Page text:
The main problem with this is that these players are memorizing moves based on a book, and aren't learning the opening phase of the game the way they should be learning it, and that's via opening concepts, NOT either opening theory (most of the time your opponents will be out of book early anyway) or just parroting moves (in this case you are making moves because you've used the same structure before, but you have no clear understand of what is actually going on).
By studying opening concepts, you should be basing your moves not on opening name, but on idea. White opens 1.d4. Black says "I'm going to try to prevent e4, giving White the big center." Ok, so that gives him 3 options. 1...d5, 1...f5, or 1...Nf6. He shouldn't care whether 1...f5 is called the Dutch (which it is), Turkish Defense, Coke-Sniffing Defense, Toilet Bowl Defense, whatever. Who cares? He's preventing e4 by White. You decide you want to develop a piece, so you play 1...Nf6.
So now you have 1.d4 Nf6, White sees that e4 is prevented, so he plays c4, to control central squares. You see that you will not get in e5 any time soon, and so since e6 is a move you are going to play anyway, and White has no threat, you decide to play it. Now White plays 3.Nc3. Ok, now Black should be saying to himself "White threatens to get in e4, the very move I'm trying to prevent!" So Black asks himself "What moves prevent e4?" The Knight already blocks the f-pawn, so that's not an option. The Bishop can't get out to b7 or f5. So that leaves two options. Stop it directly with 3...d5 (another black piece that will control e4, taking a "2 to 1" lead over White) or indirectly with 3...Bb4, making White's Knight useless at covering e4 as the Knight is pinned to the King. There is no need to actually take the Knight until White hits the Bishop with a3, or until White gets enough pieces covering e4. Black will try to set up more pieces to control e4 while White tries to get castled, so that Black doesn't have to take on c3 unless provoked.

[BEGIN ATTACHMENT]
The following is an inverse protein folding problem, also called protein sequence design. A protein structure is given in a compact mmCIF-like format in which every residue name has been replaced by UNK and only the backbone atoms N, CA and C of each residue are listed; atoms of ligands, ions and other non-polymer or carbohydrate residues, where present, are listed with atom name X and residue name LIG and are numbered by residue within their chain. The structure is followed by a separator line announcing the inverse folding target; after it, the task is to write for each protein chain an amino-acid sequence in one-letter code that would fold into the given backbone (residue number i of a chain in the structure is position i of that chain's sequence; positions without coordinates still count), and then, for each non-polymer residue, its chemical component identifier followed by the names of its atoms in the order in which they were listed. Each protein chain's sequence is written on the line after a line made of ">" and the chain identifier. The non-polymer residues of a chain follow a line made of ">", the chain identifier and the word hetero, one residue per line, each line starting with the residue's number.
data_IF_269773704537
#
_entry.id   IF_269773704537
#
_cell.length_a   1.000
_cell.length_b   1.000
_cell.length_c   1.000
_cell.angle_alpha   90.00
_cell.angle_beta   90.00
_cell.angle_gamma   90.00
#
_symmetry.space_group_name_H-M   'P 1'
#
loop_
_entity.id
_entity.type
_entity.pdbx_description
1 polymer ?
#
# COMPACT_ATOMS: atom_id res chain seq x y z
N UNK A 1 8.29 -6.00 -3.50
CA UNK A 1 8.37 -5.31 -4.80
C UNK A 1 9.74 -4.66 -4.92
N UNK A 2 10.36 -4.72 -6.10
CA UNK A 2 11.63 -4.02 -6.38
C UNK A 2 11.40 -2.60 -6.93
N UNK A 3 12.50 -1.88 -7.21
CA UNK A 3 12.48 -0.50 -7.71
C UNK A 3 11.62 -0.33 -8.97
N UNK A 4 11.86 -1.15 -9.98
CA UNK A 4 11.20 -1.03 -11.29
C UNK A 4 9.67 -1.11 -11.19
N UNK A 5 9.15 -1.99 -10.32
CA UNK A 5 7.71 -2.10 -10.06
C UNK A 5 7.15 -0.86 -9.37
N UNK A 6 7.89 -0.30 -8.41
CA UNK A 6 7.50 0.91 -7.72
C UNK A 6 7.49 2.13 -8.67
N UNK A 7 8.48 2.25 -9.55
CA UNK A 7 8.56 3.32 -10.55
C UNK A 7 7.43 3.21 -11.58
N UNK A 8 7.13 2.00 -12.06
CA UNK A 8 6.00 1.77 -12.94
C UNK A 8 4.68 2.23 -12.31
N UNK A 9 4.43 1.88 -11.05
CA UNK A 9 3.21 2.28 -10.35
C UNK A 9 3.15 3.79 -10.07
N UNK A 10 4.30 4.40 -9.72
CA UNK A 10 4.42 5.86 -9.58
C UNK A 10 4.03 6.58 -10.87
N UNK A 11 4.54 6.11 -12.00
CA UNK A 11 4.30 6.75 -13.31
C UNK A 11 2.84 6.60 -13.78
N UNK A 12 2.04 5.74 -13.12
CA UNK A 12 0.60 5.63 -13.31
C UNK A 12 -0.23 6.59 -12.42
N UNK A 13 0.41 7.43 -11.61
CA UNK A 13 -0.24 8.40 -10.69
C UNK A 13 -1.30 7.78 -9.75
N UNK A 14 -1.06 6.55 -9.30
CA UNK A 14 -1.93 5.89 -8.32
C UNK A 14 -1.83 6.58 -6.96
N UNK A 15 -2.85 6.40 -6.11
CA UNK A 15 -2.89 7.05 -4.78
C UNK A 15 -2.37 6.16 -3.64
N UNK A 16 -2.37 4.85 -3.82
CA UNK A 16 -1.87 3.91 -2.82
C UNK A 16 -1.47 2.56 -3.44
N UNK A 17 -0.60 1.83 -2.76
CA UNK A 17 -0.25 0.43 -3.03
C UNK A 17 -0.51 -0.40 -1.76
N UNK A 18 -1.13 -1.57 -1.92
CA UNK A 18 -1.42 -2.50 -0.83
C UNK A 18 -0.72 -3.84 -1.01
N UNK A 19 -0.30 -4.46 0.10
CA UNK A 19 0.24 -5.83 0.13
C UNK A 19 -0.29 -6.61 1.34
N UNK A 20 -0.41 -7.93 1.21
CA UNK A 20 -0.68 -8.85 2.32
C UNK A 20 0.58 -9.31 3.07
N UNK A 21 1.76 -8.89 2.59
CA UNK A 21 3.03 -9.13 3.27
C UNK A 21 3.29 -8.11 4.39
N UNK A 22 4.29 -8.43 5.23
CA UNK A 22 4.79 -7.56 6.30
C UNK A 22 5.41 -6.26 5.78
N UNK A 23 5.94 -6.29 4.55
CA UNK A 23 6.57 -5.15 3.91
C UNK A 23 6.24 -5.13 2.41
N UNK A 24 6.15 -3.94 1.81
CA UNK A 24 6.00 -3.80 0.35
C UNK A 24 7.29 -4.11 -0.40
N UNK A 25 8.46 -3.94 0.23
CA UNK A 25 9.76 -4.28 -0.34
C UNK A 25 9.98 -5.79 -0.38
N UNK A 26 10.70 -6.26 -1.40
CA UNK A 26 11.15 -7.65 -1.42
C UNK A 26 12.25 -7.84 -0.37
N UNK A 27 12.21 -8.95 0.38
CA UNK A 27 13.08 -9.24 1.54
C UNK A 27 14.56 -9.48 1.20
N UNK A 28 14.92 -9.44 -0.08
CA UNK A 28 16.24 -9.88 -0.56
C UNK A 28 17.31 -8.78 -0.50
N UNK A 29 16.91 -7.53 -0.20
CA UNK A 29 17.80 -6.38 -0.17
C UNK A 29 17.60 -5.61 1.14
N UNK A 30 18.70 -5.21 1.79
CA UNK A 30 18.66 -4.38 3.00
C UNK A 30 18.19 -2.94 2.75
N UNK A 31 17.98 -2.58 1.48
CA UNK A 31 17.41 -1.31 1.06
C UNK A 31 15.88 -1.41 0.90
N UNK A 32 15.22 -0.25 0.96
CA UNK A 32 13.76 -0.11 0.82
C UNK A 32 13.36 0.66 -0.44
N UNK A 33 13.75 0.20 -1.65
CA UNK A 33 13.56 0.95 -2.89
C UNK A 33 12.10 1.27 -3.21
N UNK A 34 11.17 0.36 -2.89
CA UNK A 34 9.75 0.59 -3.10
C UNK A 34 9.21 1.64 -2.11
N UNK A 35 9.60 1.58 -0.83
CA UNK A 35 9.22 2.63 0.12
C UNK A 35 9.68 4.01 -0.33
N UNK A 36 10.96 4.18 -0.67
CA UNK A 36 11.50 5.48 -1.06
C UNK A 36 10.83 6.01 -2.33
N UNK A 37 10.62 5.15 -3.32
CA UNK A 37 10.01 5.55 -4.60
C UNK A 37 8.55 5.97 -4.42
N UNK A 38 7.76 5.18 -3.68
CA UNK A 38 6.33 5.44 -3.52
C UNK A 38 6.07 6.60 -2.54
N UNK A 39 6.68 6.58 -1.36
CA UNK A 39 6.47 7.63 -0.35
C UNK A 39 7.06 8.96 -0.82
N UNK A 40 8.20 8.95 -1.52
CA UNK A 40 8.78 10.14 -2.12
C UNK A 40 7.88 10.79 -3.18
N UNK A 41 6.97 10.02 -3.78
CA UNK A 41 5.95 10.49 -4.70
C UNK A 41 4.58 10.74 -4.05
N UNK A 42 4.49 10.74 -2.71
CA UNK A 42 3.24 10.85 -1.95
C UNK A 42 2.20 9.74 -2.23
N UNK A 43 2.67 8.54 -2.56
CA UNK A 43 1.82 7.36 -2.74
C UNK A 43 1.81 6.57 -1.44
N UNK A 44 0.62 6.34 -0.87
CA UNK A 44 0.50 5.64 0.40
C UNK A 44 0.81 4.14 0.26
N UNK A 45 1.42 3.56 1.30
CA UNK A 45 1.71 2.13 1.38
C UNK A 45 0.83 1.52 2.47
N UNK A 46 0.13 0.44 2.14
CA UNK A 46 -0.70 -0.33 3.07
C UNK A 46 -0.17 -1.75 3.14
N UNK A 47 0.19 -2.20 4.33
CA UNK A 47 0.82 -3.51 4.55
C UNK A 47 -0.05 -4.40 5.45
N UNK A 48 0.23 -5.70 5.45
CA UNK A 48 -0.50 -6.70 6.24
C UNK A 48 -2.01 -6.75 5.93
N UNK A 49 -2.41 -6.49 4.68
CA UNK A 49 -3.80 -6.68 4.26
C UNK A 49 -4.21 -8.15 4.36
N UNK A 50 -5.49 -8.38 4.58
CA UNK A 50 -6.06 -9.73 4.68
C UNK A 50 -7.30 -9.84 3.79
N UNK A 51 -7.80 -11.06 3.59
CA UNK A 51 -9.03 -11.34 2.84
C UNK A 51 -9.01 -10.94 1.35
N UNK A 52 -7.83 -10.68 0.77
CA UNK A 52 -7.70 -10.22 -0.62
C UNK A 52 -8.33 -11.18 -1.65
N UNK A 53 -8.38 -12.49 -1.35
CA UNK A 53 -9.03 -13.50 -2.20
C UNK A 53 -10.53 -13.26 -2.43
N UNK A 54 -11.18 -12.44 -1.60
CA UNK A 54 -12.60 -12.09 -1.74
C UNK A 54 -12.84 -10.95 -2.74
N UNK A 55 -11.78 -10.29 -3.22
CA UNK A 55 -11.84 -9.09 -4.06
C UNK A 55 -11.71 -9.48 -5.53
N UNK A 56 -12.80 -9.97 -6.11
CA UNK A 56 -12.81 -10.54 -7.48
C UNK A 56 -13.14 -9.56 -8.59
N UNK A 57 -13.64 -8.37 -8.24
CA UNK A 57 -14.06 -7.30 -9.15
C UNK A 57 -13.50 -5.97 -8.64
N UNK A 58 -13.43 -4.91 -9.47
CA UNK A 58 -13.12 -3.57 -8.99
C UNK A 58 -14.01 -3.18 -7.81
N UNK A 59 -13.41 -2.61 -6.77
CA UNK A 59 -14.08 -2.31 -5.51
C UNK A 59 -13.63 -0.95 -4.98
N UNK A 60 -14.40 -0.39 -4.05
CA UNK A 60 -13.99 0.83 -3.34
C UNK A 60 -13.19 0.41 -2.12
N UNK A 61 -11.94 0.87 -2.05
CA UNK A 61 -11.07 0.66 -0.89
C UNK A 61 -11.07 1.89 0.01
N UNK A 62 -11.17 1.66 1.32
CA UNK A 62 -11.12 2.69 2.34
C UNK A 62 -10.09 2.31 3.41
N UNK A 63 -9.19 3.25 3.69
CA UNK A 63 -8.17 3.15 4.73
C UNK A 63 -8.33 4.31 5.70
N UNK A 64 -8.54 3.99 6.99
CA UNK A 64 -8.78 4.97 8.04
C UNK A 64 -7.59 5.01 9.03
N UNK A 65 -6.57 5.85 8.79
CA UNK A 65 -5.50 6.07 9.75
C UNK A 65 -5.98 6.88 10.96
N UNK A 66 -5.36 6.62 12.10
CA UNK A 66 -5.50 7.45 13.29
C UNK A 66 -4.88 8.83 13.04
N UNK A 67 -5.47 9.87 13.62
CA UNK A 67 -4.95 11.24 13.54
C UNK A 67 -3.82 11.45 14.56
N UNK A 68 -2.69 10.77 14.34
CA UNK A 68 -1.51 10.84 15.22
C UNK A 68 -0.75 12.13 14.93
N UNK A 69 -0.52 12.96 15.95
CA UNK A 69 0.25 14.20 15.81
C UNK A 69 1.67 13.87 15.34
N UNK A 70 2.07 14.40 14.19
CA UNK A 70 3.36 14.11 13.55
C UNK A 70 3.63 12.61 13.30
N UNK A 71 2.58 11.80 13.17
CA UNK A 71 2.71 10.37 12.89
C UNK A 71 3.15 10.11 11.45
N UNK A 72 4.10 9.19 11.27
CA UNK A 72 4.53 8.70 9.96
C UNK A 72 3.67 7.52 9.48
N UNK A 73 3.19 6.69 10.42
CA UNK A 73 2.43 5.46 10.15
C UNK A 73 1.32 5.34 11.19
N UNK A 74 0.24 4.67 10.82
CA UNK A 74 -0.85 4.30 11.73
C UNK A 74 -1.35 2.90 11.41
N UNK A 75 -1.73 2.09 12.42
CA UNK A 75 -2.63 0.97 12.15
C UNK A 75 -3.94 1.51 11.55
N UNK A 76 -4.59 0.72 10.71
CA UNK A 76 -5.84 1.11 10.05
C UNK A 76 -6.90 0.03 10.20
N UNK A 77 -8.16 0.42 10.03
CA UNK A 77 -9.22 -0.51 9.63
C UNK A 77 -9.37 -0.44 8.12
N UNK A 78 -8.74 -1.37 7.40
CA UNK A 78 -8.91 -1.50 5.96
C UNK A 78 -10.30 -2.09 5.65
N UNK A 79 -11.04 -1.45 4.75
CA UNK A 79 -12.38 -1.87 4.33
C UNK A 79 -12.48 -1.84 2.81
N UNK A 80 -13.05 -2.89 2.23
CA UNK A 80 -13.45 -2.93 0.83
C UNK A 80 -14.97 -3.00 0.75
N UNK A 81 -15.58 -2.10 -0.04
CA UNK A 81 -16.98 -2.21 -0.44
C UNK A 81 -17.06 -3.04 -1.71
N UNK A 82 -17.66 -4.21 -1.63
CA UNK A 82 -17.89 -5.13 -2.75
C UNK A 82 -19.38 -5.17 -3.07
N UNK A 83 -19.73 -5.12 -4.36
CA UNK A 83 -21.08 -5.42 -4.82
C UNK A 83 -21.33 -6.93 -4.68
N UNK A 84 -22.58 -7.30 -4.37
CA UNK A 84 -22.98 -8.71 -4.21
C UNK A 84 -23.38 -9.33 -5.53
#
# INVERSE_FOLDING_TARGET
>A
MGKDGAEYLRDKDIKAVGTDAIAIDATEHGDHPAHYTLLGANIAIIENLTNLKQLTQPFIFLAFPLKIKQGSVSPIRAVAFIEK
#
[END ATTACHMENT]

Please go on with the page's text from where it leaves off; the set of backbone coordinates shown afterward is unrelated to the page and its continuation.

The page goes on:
So at the club level, instead of building a repertoire, try building a knowledge base of learning how pieces coordinate together. Don't think of it as a certain sequence of moves. Think of it as a specific plan. While Experts like me and Masters like Carlsen think of 1.e4 e6 2.d4 d5 as the "French Defense", club players should think of it as "Black takes over control of e4" 1.e4 e5 "Black prevents the e4-d4 central pawn mass by White" 1.e4 c6 2.d4 d5 "Black harasses e4 to remove the central pawn mass - unlike 1...e6, the Light-Squared Bishop isn't Blocked, but in addition, the Dark-Squared Bishop will be slower getting out".
Until you are at least 1800 over the board, a club player should take on this mentality, and not that of "Repertoires" or "Opening Names" or "Theory".
Note that this book is relatively advanced though (at least in my opinion, coming from USCF class A level). I prefer Starting Out: The Queen's Indian by Emms, which I think would be more appropriate until expert rating level. It is around 150 pages and keeps things high-level, so you can spend time on more important things like tactics and endgames.
Andrew Greet's book is great, but it does dodge two of the main questions of the fianchetto variation of the QID.
I have a really hard time finding a recent (less than 5 years old, basically) and comprehensive book on the QID which covers those lines Greet chose not to cover. Any recommendations?